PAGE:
Date: Tue, 8 Sep 1992 11:32 EDT From: KIERAN O'CONNOR <OCONNOR%SNYCORVA.bitnet at CUNYVM.CUNY.EDU> Subject: Gott Cooler Lauter Tun COnstruction Hi, I'm starting to make the move to all grain. I have seen some discussion about Lauter Tun cconstruction with Gott Cooles. I would appreciate help form any and all on this topic. What I was thinking was: 1) Get a round gott cooler. 2) Cut the bottom off a bottling or other bucket, leaving about and inch or so of plastic. If I put this in upside down, I would have a grain bed. 3) I'm not sure how to replace the spigot, so I could use some help here. I would love some help. perhaps of, via personal mail off HBD would be best, since some of this has been discussed before. Kieran O'Connor oconnor at snycorva.bitnet Return to table of contents
Date: Tue, 8 Sep 92 13:48:37 -0400 From: cestes at argos5.DNET.NASA.GOV (Chris Estes) Subject: Stout Recipe ??? Hi everyone... Will wonders never cease??? Whilst at a local watering hole (serving a decent variety of beers: Roratonga Rodeo in Arlington, VA) this weekend, I discovered that my sweetie does indeed have a taste for beer, heretofore unknown to either of us. What struck a happy chord upon her palate was a particular variety of stout, a very sweet stout. We discovered two which she enjoyed: Watney's Cream Stout and Dragon Stout from Jamaica. I've had a few stouts in my time, but these were _sweet_; like they had sugar added or something. Can anyone suggest an extract based recipe for such a beer? Thanks, -Chris Estes- cestes at argos5.dnet.nasa.gov Return to table of contents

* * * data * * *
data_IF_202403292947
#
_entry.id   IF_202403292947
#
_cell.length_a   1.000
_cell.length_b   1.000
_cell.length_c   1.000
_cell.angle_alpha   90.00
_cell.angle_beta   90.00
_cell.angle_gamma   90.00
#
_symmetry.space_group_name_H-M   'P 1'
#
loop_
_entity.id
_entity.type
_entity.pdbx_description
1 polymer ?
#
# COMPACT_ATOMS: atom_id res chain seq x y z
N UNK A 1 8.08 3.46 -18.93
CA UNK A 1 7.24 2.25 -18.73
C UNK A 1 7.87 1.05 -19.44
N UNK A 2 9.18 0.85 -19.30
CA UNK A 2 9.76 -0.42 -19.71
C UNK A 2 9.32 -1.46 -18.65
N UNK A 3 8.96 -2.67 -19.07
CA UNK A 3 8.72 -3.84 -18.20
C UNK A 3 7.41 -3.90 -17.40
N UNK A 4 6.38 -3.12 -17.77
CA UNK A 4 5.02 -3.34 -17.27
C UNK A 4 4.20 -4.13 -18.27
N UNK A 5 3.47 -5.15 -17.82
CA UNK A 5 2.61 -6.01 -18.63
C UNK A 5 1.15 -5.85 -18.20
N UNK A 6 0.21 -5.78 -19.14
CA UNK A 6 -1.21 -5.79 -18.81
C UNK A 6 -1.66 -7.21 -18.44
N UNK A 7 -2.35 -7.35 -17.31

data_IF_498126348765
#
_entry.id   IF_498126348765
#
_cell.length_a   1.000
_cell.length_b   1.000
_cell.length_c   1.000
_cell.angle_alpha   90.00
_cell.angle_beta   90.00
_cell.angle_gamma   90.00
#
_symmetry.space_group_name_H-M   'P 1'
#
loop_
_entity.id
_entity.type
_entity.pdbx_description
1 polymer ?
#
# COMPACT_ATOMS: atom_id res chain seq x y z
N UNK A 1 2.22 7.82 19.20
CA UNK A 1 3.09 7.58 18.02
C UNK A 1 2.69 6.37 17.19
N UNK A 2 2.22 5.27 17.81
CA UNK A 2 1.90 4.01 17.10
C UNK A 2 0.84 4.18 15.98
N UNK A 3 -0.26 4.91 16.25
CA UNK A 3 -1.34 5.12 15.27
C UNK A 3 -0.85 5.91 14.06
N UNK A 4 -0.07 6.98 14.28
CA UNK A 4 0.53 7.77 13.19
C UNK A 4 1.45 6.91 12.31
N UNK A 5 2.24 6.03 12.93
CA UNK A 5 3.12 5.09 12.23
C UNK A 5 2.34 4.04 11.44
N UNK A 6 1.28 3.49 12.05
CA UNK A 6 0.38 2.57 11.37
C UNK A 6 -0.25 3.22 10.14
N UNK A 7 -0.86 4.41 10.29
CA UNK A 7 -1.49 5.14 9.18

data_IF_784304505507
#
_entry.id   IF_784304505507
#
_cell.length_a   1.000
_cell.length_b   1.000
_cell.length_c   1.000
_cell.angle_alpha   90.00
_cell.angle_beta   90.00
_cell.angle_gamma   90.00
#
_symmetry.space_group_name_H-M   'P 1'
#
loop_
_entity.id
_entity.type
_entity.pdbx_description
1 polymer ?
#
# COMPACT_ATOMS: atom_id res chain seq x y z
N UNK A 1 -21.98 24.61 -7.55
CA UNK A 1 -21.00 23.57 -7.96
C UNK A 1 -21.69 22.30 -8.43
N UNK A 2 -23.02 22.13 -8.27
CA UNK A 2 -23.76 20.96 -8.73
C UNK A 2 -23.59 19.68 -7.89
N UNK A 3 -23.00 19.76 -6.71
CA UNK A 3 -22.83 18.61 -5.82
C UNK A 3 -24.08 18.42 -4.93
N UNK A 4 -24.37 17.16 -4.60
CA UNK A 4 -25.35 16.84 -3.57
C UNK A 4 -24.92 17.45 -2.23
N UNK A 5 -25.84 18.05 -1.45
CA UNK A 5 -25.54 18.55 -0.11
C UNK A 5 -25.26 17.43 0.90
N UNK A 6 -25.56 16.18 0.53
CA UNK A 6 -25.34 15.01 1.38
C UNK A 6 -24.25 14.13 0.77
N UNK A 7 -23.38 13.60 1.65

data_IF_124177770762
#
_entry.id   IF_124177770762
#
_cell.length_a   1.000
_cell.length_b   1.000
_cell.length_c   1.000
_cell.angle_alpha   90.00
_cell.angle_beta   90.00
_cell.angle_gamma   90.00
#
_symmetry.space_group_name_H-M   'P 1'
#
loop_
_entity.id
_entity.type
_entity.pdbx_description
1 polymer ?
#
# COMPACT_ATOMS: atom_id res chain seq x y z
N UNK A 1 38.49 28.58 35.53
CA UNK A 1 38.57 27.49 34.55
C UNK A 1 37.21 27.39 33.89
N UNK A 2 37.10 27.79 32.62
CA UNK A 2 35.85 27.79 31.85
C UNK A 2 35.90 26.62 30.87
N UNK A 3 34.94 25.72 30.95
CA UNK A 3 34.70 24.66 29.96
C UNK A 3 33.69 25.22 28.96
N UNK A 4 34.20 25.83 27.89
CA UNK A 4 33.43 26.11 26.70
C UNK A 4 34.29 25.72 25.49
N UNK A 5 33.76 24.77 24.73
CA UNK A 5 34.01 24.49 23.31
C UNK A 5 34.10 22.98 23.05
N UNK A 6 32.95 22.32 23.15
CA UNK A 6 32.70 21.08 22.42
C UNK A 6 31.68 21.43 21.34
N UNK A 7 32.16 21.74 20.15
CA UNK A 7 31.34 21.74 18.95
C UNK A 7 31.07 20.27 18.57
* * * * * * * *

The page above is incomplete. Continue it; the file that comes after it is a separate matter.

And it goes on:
Date: Tuesday, 8 Sep 1992 14:23:13 EDT From: m14051 at mwvm.mitre.org (John DeCarlo) Subject: Proper flaming JS writes: >So to make sure, I heat the loop cherry red and the glass rod >till I know it is hot. The problem is, if you then poke it into >the yeast to transfer it, the yeast gets fried unless you let it >cool. While cooling, it is in the unsterile air and one never >really knows when it is cool. A solution to cooling that people have recommended to me (including my wife the microbiologist) is to use cooled sterile water. Of course this water doesn't remain sterile very long once exposed to air, but presumably you are organized and not spending forever transferring with the loop. As others have mentioned, the unused part of your plate works as well. Internet: jdecarlo at mitre.org (or John.DeCarlo at f131.n109.z1.fidonet.org) Fidonet: 1:109/131 Return to table of contents